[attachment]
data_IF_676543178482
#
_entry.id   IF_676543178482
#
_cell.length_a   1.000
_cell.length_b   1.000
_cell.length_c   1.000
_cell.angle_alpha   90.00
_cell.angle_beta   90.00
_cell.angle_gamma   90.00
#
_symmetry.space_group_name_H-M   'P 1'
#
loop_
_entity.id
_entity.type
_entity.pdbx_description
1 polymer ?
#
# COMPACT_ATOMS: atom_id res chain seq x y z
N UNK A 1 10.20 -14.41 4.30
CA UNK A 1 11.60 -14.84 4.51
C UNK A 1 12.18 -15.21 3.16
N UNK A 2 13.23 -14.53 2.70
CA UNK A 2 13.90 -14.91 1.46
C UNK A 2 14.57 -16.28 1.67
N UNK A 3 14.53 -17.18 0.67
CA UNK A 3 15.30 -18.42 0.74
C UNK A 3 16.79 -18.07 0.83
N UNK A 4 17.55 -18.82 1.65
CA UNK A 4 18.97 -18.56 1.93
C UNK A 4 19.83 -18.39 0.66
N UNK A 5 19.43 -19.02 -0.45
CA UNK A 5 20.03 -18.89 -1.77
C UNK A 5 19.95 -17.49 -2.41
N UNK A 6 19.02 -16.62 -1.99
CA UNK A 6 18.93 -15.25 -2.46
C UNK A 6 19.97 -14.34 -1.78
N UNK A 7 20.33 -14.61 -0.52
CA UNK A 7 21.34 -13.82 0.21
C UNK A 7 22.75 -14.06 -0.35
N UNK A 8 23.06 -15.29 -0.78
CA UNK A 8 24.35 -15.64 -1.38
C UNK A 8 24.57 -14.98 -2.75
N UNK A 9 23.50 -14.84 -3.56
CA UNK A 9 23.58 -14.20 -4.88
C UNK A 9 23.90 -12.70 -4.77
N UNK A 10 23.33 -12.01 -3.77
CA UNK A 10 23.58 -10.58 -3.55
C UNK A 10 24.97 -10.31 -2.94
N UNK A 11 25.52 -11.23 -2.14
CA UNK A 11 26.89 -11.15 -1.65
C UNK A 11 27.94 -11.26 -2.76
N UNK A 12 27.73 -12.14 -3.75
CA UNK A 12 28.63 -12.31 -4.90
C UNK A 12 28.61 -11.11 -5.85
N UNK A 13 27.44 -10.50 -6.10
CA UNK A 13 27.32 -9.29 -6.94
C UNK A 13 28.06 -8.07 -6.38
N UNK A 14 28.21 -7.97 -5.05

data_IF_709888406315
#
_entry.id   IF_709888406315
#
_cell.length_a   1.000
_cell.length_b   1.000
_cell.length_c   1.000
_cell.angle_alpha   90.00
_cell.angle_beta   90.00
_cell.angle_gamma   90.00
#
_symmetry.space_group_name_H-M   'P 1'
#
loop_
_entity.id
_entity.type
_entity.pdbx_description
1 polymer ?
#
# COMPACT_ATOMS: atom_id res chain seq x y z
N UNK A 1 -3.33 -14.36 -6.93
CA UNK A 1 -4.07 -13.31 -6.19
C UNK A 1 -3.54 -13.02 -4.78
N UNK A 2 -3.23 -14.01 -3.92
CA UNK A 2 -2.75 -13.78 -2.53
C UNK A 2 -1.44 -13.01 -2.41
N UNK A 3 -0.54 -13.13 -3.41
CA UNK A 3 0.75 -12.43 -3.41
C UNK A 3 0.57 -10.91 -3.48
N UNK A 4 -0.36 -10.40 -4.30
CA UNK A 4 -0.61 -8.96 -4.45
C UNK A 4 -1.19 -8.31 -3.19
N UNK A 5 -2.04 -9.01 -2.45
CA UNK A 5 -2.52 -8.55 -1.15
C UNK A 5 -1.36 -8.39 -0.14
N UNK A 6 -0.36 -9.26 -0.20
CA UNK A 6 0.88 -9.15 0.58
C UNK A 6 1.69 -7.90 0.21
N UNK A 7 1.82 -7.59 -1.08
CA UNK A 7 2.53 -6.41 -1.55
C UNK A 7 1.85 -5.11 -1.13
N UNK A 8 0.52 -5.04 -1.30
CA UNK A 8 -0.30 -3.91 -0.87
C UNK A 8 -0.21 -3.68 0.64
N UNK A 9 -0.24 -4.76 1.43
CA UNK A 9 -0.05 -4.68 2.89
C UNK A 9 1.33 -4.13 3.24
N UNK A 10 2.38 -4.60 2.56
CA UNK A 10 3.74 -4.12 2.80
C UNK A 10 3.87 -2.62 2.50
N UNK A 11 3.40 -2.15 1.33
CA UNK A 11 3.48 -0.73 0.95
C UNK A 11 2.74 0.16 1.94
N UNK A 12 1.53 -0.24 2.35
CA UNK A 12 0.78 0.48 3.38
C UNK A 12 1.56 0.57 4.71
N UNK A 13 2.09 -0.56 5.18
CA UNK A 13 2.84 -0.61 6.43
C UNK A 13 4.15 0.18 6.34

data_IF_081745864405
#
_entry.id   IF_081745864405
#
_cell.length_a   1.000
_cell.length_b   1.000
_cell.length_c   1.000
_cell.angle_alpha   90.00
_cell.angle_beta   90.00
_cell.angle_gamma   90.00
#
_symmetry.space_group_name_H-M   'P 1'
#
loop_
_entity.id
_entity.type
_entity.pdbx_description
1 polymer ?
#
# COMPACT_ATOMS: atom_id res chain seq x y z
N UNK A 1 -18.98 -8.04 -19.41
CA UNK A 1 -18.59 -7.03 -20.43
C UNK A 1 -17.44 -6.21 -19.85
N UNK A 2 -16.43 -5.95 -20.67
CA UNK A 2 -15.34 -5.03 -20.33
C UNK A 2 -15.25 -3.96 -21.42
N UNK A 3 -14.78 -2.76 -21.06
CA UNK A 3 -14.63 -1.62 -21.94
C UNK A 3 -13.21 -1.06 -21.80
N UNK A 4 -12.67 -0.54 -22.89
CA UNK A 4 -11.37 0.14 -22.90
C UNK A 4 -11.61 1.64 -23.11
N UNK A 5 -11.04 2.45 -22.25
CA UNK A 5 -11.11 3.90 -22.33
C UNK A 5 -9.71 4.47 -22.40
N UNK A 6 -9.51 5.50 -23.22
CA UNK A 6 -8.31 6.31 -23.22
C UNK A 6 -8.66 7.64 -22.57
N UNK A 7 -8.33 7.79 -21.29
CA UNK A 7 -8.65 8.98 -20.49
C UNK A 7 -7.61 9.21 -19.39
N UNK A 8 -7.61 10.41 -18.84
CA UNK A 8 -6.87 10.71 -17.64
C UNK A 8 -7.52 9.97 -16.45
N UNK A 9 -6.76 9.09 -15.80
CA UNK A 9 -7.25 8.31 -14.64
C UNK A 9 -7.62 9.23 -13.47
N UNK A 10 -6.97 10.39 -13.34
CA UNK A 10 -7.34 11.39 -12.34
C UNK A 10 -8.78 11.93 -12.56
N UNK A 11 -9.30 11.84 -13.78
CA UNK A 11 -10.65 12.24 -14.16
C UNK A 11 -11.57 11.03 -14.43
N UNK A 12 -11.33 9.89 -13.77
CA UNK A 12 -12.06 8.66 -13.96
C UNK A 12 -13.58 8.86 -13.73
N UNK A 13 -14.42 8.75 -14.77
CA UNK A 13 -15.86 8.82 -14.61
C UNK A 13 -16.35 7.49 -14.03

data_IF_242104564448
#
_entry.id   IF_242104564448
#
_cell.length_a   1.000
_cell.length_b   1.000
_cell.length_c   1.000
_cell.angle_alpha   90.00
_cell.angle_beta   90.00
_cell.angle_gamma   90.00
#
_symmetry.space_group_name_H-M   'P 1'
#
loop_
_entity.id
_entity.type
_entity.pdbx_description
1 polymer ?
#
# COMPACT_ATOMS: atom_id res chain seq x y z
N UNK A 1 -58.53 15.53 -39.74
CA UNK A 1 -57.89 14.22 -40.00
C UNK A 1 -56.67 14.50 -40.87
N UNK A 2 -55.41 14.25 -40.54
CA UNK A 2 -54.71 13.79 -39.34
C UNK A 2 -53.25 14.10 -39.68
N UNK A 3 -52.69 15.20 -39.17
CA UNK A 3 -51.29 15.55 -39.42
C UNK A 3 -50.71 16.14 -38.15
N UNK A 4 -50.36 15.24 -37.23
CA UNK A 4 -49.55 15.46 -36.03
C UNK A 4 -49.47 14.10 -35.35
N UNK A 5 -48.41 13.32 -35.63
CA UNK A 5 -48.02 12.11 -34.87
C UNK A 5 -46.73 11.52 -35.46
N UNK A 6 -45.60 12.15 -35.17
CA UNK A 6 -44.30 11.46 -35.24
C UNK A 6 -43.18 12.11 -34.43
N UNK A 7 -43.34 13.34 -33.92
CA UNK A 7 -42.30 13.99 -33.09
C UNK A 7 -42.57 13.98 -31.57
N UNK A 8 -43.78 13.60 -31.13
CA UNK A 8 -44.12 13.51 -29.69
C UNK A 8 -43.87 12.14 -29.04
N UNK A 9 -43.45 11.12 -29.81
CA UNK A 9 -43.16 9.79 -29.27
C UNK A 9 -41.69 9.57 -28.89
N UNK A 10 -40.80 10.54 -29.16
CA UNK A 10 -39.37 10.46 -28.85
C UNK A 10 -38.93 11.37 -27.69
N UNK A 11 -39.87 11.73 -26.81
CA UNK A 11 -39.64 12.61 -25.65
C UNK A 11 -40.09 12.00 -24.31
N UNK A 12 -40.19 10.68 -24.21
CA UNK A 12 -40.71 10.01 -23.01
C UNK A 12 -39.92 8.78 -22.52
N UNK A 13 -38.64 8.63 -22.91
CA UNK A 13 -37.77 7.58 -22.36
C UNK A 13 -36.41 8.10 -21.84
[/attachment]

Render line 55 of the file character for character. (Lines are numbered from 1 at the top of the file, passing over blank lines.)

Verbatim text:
CA UNK A 12 28.63 -12.31 -4.90